In a previous post, I wrote about ERISA and its effect on your healthcare claim determinations. In this post, we will talk about ERISA and its interplay with your disability insurance. Many people have short term and/or long term disability insurance provided as a benefit of their employment. In most instances, ERISA is the law that governs. Disability insurance covers non-work related injuries that prevent you from working either at your specific job or at any job, depending on how the policy reads.
In the mid 1980s, every insurance company that wrote disability coverage was trying to out do the others by writing very liberal definitions that favored the insured consumer. They were going after the growing market for professional disability coverage because of the big premiums. They ended up paying out more in claims because the policy language was so liberal and many companies went out of business. As the number of companies in the market decreased, so did the competition. As the competition decreased, the claims denials increased. Ask Debra Potter.
Today, if you file a disability claim, expect to be denied. The carriers know that most people will go away, even when they are truly unable to work. DON’T HELP THEM OUT – keep fighting. Talk to your doctors and ask them to write letters explaining why you can’t work. Get them to send the insurance company all of your medical records. Load the insurance company up with information. That may do the trick, but remember – ERISA gives insurance companies lots of room to deny. If the company continues to do so, seek legal counsel. If a lawyer who handles ERISA cases is willing to take your case on, the chances are it is a winner.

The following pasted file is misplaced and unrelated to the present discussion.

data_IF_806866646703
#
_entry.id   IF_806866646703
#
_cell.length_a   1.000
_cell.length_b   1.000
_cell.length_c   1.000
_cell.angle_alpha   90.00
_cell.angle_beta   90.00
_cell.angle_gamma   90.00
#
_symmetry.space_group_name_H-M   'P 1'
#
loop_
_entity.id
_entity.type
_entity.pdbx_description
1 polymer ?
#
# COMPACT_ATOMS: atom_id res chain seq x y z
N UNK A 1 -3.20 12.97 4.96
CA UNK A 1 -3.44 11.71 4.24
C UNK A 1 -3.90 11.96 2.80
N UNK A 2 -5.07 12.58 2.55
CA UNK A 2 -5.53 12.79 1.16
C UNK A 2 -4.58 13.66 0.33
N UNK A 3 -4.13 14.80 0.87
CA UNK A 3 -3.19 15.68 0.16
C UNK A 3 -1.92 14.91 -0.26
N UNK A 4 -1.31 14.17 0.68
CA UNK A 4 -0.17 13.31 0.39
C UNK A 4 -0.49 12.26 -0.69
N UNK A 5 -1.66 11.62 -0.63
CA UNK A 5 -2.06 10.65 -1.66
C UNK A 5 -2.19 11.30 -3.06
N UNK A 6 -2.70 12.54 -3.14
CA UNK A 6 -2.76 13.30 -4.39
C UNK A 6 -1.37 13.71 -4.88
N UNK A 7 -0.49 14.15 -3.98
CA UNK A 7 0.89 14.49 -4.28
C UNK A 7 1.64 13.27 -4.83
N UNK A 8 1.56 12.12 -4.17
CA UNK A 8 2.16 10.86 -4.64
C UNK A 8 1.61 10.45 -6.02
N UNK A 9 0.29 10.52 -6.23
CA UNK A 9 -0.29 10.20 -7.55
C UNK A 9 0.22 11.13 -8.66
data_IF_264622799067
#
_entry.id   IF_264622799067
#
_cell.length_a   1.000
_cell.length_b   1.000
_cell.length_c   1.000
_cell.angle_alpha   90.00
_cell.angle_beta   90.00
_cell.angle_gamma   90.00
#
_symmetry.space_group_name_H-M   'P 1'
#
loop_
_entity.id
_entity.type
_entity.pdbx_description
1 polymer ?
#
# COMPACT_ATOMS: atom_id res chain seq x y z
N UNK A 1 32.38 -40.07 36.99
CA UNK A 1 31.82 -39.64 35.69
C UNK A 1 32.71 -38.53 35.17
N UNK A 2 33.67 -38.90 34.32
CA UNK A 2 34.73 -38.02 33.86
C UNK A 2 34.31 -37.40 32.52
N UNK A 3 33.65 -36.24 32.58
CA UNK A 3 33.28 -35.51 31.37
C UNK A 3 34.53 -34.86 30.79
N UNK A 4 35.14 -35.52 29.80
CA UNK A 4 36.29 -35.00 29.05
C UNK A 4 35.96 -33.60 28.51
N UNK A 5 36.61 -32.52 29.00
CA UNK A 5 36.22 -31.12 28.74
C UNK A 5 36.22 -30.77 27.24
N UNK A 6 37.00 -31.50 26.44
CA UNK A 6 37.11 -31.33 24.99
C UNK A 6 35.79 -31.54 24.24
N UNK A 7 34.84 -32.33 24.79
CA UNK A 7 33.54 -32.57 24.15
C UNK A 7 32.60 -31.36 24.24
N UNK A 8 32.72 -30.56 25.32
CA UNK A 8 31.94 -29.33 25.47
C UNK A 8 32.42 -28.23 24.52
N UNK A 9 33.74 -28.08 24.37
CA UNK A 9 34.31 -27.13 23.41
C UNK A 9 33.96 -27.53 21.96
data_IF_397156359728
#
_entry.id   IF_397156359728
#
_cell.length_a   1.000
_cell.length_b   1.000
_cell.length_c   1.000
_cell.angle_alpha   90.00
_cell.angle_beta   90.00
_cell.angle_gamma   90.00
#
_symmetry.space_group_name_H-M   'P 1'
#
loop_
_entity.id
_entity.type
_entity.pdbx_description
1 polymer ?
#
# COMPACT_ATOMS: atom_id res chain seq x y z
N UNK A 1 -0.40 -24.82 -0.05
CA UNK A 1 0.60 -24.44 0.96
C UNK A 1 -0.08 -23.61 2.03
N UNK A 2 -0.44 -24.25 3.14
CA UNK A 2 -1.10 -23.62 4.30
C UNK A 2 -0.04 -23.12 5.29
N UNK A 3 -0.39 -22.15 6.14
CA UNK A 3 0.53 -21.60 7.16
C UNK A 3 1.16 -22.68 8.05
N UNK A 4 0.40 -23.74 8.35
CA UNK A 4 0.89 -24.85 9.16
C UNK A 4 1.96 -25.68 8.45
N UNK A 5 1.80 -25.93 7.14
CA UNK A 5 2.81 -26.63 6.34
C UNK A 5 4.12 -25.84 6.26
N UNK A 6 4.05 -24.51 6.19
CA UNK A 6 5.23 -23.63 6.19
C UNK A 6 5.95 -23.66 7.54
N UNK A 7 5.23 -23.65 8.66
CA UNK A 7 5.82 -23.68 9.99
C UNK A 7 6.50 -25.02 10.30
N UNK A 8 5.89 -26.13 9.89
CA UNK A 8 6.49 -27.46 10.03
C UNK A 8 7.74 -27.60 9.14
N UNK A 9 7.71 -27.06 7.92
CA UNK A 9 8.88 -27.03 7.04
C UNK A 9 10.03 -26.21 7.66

Cum Laude graduate of Cumberland School of Law, Pet Mackey is a civil trial litigation expert who represents plaintiffs in business and consumer tort, contracts and construction, employment disputes and insurance. He is board certified as a Civil Trial Advocate by the National Board of Trial Advocacy, a Certified Alabama Mediator, and an “AV” rated lawyer by Martindale-Hubbell.